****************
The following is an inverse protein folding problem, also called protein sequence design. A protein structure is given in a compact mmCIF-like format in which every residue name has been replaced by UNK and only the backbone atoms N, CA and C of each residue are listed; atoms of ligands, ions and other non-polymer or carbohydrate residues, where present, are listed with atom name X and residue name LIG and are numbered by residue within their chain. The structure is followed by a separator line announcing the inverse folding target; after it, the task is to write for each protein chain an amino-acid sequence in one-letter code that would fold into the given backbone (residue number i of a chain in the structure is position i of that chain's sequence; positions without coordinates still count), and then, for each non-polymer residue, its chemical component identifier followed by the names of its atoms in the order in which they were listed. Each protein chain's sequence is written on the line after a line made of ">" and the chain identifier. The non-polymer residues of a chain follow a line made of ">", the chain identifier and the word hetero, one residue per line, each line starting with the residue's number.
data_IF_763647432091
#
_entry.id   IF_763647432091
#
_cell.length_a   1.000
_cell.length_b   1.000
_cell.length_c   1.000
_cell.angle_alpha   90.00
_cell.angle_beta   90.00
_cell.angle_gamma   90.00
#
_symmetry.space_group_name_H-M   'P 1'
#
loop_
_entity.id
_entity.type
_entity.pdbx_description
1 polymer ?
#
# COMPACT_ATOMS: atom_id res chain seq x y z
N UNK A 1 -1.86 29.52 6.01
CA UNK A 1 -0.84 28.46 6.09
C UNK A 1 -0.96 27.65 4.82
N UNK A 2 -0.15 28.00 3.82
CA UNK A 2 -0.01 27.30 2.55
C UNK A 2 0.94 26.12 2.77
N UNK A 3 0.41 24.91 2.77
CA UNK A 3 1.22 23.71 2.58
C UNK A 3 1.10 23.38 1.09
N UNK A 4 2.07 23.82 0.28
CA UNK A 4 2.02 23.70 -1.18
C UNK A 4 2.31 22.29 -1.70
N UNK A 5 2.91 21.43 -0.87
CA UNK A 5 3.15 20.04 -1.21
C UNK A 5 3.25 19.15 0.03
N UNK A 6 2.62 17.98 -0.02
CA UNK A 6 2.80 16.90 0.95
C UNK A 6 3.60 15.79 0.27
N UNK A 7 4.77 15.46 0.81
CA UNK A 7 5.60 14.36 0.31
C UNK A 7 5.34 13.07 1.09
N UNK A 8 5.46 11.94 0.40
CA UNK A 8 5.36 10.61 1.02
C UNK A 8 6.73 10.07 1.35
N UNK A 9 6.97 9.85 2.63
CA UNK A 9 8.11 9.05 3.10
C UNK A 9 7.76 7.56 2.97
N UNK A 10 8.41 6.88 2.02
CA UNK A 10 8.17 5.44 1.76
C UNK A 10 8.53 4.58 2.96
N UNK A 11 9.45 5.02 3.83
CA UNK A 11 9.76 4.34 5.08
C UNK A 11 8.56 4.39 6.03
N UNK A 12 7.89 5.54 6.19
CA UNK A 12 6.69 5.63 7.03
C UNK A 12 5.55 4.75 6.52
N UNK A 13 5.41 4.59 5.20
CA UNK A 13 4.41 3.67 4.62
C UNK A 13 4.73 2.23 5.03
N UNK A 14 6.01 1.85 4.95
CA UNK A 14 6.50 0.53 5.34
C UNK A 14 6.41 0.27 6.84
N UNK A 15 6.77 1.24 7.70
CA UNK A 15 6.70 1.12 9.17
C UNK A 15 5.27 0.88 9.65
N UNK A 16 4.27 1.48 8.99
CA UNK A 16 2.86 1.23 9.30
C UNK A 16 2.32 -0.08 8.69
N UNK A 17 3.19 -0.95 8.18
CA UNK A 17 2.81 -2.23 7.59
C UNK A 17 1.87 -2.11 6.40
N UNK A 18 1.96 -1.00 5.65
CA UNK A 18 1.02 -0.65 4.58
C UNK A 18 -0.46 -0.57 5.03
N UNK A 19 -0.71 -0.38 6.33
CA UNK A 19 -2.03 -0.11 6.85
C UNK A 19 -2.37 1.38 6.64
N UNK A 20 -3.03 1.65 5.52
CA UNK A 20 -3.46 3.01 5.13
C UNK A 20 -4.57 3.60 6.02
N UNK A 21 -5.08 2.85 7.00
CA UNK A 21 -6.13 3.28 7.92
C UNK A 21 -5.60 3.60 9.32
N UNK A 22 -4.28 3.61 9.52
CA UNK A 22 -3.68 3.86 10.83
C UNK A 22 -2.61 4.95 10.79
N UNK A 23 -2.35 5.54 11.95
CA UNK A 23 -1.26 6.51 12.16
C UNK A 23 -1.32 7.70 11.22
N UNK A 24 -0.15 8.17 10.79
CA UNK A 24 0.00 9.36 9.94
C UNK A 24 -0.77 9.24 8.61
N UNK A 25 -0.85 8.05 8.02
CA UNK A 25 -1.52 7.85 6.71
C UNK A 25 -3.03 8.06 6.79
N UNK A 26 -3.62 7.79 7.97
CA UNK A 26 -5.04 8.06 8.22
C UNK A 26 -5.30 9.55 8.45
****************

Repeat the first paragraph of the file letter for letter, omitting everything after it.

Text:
The following is an inverse protein folding problem, also called protein sequence design. A protein structure is given in a compact mmCIF-like format in which every residue name has been replaced by UNK and only the backbone atoms N, CA and C of each residue are listed; atoms of ligands, ions and other non-polymer or carbohydrate residues, where present, are listed with atom name X and residue name LIG and are numbered by residue within their chain. The structure is followed by a separator line announcing the inverse folding target; after it, the task is to write for each protein chain an amino-acid sequence in one-letter code that would fold into the given backbone (residue number i of a chain in the structure is position i of that chain's sequence; positions without coordinates still count), and then, for each non-polymer residue, its chemical component identifier followed by the names of its atoms in the order in which they were listed. Each protein chain's sequence is written on the line after a line made of ">" and the chain identifier. The non-polymer residues of a chain follow a line made of ">", the chain identifier and the word hetero, one residue per line, each line starting with the residue's number.